“Ehud’s record is very band-oriented,” he notes. “You know, it is called Ehud Banai and The Refugees. But I do the opposite on this record.”
As such, Mochiach’s partners in creative redux will take the stage in turn. “This isn’t a reworking of Ehud’s album per se. It is, in fact, a record I made. There is a big difference between the two.” 
Indeed there is. Mochiach has adopted a very distinctive approach to the source sonics, taking the delivery into very different tracts of vocal and instrumental delivery. Gone, for example, is the standout surge of energy of Banai’s refrain on “Ir Miklat” (City of Refuge), with Tzur rolling out a more restrained enunciation. 
There is a haunting element to the new working, and you get the sense of the loaded baggage each of the artists brings to the fray. The darkness is there in plain view, with the unpolished vocals underscored by electronic sounds that seem to come straight out of the eighties.
“I use vintage electronic instruments, without programming,” Mochiach explains. “It is mostly manual.”
That raw approach also carries over to the more traditional instruments, such as electric guitars, the artists will use on the YMCA stage.
“There will be no precise tuning of the instruments,” says the producer, whose varied recording and performing bio, which began when he was in his early teens, also takes in free improv, gypsy punk and rock. “We won’t use a computerized tuner. It will be like a rock & roll aesthetic.”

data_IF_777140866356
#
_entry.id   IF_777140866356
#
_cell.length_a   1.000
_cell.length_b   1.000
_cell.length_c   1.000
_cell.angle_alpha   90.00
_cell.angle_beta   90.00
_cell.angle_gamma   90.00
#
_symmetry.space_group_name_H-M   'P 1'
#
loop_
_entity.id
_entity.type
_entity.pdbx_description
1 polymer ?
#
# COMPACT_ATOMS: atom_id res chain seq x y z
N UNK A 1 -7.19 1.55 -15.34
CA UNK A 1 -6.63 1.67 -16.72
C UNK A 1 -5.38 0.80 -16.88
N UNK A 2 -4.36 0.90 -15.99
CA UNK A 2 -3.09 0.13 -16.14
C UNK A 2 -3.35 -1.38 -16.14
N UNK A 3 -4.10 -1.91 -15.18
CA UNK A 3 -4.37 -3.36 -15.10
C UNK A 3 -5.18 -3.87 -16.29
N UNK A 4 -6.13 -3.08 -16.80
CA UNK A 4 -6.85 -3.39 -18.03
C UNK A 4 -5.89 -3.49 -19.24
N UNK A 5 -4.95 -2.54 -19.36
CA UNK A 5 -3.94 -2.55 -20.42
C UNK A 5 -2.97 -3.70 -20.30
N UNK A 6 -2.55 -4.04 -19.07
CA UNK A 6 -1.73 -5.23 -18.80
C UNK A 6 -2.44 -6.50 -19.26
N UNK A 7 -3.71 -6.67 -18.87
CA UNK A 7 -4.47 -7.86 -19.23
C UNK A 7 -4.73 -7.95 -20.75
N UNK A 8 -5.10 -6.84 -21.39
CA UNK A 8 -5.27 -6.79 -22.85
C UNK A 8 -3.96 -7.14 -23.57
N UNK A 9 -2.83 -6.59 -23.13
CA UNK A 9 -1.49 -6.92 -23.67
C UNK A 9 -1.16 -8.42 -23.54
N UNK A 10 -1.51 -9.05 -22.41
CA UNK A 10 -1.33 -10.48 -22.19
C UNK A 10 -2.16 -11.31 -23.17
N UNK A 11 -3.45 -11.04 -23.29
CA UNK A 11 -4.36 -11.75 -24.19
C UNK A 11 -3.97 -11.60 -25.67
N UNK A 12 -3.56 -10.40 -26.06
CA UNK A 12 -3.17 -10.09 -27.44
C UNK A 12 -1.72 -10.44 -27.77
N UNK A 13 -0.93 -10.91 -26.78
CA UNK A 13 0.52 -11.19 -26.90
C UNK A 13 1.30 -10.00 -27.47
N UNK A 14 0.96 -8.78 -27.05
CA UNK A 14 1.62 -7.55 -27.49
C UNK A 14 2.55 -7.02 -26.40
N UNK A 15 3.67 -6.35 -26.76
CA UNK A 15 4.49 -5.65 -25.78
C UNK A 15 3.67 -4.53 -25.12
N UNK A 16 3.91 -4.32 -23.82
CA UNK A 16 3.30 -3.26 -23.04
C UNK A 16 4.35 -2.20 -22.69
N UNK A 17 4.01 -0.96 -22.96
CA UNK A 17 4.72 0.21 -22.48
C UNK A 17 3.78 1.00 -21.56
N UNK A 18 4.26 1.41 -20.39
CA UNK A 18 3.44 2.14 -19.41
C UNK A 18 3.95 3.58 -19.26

That, for Mochiach, is a refreshing blast from the past. “That’s the way they once played music. The parts were simple and, you know, when you play live, different things can happen. It is not all watertight. There is something wonderfully fresh about it all.”
Despite serving as chief cook and bottle washer of the recorded, and live, shebangs, Mochiach says he will endeavor to leave things as loose as possible.
And when you go for a light grasp of the tiller, it helps to have some tried and trusted pals around you. Sakharof and Mochiach have been working together, in the recording studio and on stage, for nigh on three decades, and the producer has chalked up plenty of collaborative hours with Tzur and the rest as well.
Egel Hazahav came out earlier this year, with Shemesh, at the time, praising Mochiach for taking the new album “to a new, more extreme, place, telling a different and more dramatic story.”
Shemesh also referenced the “sparks of hope and anger” generated by the protracted freeze on the country’s cultural sector during the pandemic, which, he said, prompted him to opt for Mochiach to head the revamp outing.
In an interview to the Ynet news website, Shemesh called Mochiach “a revolutionary, one of the deepest and edgiest musicians of Israeli culture in general, and Israeli music in particular.” Coming from the man who steered such an iconic record back in the day, that is high praise indeed.
All Mochiach has to do now is to make good on that resounding vote of confidence in front of the YMCA audience on Saturday.